Developing Assurance in Risk and Safety
One of the learnings of the CLLR Due Diligence Program is the importance of developing assurance. A signature at the bottom of a risk assessment sometimes doesn’t mean much more than the person knows how to sign their name. Collecting multiples of risk assessments and signatures like some tier one companies do doesn’t demonstrate much assurance in court. There is a huge difference between actually developing assurance that people understand their risks and how they are managed and, collecting pieces of paper that give no assurance and are no protection should something go wrong.
The idea of assurance implies that one understands that systems (paper-based or people-based) ‘work’. This means that systems are understood and actually help workers tackle and manage risks and that the systems are understood by the workers and how their system help tackle risk.
One of the most consistent outcomes of the MiProfile survey (https://vimeo.com/24764673) is that workers believe that excessive paperwork is useless. Workers don’t make their daily decisions based on paperwork but rather on heuristics they have developed through experience. If a system helps workers think about their risks and give them skills to manage risks then well and good. But if systems and paperwork are a ‘tick and flick’ exercise they become dangerous and give a delusional confidence that risks are managed, when they are not. Nothing launches into luck better than a ‘tick and flick’.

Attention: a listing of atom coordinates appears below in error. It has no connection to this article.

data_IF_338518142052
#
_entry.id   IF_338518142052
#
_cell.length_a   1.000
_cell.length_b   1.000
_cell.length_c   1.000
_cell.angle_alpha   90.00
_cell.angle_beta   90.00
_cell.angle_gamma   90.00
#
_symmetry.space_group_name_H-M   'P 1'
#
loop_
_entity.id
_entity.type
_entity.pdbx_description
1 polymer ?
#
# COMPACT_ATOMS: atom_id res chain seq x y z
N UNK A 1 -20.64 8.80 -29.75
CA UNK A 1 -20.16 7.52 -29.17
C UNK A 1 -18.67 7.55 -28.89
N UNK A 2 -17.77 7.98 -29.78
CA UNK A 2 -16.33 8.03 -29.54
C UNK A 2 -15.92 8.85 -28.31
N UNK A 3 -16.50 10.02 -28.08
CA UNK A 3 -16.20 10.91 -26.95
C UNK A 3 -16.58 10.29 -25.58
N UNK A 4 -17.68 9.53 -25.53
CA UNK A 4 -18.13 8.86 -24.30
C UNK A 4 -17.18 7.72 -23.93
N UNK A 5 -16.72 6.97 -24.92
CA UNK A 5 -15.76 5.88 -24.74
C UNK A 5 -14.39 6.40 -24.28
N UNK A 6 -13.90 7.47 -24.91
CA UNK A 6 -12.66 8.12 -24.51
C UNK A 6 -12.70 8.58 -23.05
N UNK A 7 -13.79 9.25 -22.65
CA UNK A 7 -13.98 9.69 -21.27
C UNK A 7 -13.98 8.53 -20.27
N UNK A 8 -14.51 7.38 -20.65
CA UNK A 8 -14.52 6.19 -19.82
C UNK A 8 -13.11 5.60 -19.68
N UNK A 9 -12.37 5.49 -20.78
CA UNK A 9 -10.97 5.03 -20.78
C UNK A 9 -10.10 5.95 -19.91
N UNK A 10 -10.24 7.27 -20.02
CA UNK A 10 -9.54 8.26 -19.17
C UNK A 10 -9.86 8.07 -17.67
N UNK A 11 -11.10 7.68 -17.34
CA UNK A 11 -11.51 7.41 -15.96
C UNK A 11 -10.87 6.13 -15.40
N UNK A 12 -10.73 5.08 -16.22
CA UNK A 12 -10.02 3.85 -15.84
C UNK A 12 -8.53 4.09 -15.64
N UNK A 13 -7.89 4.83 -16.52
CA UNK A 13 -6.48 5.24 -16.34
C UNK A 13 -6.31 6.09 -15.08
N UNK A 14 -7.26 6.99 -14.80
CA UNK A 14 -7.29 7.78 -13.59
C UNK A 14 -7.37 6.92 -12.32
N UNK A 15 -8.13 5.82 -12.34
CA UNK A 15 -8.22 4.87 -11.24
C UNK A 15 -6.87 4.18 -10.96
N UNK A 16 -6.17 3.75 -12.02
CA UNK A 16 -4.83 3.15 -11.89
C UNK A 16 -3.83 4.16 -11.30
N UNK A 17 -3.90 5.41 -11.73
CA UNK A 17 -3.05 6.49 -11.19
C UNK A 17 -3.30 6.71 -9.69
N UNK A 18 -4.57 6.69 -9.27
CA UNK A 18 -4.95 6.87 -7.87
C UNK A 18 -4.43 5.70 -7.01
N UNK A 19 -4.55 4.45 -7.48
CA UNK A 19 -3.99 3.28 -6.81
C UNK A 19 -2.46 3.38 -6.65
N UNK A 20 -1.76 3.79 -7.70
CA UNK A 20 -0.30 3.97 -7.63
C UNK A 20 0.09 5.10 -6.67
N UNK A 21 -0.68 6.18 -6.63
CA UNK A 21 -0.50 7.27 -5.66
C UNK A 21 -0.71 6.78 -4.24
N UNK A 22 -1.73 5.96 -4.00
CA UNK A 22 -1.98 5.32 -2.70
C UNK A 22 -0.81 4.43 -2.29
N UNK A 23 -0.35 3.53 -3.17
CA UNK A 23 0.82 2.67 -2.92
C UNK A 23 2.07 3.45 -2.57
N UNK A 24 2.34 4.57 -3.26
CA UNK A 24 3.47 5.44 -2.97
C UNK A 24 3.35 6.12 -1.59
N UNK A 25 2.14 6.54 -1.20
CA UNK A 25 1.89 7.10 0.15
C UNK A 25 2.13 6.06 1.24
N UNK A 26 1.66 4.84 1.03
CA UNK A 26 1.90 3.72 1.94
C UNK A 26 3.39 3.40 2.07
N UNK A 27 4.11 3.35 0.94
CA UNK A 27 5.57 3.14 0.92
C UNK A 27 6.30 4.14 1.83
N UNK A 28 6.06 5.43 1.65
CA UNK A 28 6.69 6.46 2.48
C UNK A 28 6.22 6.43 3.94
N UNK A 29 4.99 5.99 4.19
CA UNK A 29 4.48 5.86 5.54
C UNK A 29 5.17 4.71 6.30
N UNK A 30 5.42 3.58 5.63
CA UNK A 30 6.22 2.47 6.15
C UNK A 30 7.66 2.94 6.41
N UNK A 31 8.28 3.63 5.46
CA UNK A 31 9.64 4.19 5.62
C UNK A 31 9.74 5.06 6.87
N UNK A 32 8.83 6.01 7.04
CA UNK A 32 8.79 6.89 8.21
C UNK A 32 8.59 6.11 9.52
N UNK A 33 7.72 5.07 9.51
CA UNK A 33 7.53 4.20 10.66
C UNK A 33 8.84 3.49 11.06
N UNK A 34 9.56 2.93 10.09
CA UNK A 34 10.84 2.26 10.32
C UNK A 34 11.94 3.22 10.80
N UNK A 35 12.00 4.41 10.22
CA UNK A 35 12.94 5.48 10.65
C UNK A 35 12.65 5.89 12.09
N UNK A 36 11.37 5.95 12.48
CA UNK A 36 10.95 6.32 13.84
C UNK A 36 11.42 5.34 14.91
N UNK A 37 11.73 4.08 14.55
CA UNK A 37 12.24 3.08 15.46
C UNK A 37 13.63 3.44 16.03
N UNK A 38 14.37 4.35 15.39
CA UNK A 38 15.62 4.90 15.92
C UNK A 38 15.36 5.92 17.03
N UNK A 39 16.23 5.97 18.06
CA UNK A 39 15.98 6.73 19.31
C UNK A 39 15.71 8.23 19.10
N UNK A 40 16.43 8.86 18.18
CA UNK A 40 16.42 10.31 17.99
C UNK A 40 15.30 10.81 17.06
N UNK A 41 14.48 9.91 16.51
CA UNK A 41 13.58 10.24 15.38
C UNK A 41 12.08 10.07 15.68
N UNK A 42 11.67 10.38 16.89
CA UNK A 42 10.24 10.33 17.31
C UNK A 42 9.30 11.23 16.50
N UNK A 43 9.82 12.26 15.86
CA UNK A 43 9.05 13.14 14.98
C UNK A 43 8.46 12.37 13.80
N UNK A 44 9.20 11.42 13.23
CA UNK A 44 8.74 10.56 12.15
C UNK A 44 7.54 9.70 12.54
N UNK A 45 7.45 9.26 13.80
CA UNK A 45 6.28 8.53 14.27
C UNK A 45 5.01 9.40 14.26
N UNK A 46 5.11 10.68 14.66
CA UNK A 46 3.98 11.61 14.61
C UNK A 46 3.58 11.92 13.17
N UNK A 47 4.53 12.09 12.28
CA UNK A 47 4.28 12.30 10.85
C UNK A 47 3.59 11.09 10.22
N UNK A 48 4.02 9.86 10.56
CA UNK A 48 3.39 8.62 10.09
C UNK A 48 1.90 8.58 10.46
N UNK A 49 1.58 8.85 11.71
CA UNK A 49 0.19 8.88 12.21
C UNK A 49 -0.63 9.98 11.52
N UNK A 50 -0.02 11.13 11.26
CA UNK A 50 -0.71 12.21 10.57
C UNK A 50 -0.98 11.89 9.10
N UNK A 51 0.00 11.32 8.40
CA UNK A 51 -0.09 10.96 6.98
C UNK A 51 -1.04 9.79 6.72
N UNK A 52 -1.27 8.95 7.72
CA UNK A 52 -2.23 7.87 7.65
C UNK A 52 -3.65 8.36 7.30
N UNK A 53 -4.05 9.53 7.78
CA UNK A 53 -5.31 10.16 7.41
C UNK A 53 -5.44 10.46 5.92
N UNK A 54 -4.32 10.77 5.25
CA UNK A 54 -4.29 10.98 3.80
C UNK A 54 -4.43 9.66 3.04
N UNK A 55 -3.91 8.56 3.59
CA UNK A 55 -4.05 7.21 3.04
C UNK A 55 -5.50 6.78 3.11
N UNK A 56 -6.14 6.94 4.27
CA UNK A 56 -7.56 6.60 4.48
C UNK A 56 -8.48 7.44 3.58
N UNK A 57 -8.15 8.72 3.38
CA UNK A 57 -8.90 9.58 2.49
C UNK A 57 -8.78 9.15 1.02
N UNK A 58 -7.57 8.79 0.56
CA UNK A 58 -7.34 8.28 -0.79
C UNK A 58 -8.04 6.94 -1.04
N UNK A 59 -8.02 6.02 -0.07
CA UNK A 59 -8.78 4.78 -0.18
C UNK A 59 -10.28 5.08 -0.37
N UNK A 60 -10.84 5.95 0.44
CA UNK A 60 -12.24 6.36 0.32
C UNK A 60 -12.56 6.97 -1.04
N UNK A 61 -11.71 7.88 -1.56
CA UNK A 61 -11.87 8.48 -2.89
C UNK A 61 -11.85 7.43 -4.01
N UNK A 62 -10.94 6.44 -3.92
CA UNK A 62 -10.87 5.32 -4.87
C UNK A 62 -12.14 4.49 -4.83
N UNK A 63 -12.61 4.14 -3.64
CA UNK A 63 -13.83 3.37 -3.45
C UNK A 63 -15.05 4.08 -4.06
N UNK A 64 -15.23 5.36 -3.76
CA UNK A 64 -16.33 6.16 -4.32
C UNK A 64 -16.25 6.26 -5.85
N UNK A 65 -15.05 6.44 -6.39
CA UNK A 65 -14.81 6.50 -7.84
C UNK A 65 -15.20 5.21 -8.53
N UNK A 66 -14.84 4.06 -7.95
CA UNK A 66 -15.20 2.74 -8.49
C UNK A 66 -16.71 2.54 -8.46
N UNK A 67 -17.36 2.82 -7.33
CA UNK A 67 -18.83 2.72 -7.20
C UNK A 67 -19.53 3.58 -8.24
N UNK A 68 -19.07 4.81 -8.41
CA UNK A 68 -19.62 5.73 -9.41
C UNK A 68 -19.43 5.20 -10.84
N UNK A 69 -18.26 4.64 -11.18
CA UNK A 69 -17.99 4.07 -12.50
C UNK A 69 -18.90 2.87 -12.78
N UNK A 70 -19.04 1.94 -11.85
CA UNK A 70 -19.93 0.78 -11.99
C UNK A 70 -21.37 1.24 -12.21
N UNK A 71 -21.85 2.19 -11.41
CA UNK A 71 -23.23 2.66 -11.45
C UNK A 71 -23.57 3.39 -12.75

Workers need to understand, have appropriate knowledge and skills to tackle risks in their activities. Managers and supervisors need to demonstrate and have assurance that workers have this understanding, knowledge and skill. This is the meaning of Due Diligence. I know some tier one organisations that have six layers of risk assessment in their business. This is so strange because in any other part of their business such excess would be deemed both uneconomic and inefficient. Any volume of excessive systems poses a significant impediment on comprehension for any business. No-one can fathom such multi-layered systems more so, all such layers of systems do is create deeper dependence on ‘tick and flick’.
A helpful video by Greg Smith demonstrates the problem http://ste-safety-legal.ispringonline.com/view/4890-7YYAh-0sYJx-11Tst/popup
If you want to know more about how to develop assurance that your systems are working you can contact Rob email@example.com or Greg firstname.lastname@example.org and they will be happy to offer you their Two Day Due Diligence Program to help your organization better tackle the issue of excessive systems and help you take practical steps from ‘tick and flick’ to developing assurance in risk and safety.